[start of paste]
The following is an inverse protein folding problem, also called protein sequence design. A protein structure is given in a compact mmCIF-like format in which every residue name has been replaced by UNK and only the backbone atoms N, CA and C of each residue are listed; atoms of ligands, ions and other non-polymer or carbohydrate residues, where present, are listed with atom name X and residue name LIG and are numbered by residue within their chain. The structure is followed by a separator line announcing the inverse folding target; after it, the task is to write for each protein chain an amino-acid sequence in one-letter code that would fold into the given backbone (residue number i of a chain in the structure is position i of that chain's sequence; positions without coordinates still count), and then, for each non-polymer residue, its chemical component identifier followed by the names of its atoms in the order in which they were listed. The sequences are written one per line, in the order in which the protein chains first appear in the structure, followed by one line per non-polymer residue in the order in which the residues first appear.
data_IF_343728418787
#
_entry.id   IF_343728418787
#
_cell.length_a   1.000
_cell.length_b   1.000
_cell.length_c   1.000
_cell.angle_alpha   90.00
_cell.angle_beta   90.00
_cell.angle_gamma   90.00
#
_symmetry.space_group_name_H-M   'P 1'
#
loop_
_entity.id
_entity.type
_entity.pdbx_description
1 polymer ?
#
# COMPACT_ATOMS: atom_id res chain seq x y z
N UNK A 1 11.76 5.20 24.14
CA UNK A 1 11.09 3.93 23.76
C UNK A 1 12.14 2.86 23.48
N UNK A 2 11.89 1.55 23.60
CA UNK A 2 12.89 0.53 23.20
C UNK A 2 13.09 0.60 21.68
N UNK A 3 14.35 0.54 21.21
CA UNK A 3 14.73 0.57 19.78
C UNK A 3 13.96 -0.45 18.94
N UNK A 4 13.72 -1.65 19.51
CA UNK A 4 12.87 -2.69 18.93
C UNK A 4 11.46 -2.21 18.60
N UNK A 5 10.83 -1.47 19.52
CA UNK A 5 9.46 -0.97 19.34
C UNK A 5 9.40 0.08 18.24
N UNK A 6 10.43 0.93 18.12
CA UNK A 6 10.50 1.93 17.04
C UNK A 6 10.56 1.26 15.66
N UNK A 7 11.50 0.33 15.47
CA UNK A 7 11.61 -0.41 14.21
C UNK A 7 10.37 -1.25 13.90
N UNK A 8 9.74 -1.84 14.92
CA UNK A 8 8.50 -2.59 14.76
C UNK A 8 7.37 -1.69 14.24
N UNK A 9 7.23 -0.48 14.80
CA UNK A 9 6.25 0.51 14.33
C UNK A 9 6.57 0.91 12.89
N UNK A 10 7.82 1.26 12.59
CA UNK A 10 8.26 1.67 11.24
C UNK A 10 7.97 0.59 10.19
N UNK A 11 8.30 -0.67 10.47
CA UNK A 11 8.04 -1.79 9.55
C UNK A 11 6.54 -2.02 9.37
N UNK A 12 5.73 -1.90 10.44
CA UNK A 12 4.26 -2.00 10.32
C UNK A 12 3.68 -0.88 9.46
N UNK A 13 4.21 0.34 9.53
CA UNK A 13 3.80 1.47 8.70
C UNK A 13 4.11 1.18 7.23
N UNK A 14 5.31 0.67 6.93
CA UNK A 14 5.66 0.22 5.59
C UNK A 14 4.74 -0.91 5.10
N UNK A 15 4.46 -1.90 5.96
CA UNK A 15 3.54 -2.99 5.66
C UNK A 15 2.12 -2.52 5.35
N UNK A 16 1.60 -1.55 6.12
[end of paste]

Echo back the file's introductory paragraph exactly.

The following is an inverse protein folding problem, also called protein sequence design. A protein structure is given in a compact mmCIF-like format in which every residue name has been replaced by UNK and only the backbone atoms N, CA and C of each residue are listed; atoms of ligands, ions and other non-polymer or carbohydrate residues, where present, are listed with atom name X and residue name LIG and are numbered by residue within their chain. The structure is followed by a separator line announcing the inverse folding target; after it, the task is to write for each protein chain an amino-acid sequence in one-letter code that would fold into the given backbone (residue number i of a chain in the structure is position i of that chain's sequence; positions without coordinates still count), and then, for each non-polymer residue, its chemical component identifier followed by the names of its atoms in the order in which they were listed. The sequences are written one per line, in the order in which the protein chains first appear in the structure, followed by one line per non-polymer residue in the order in which the residues first appear.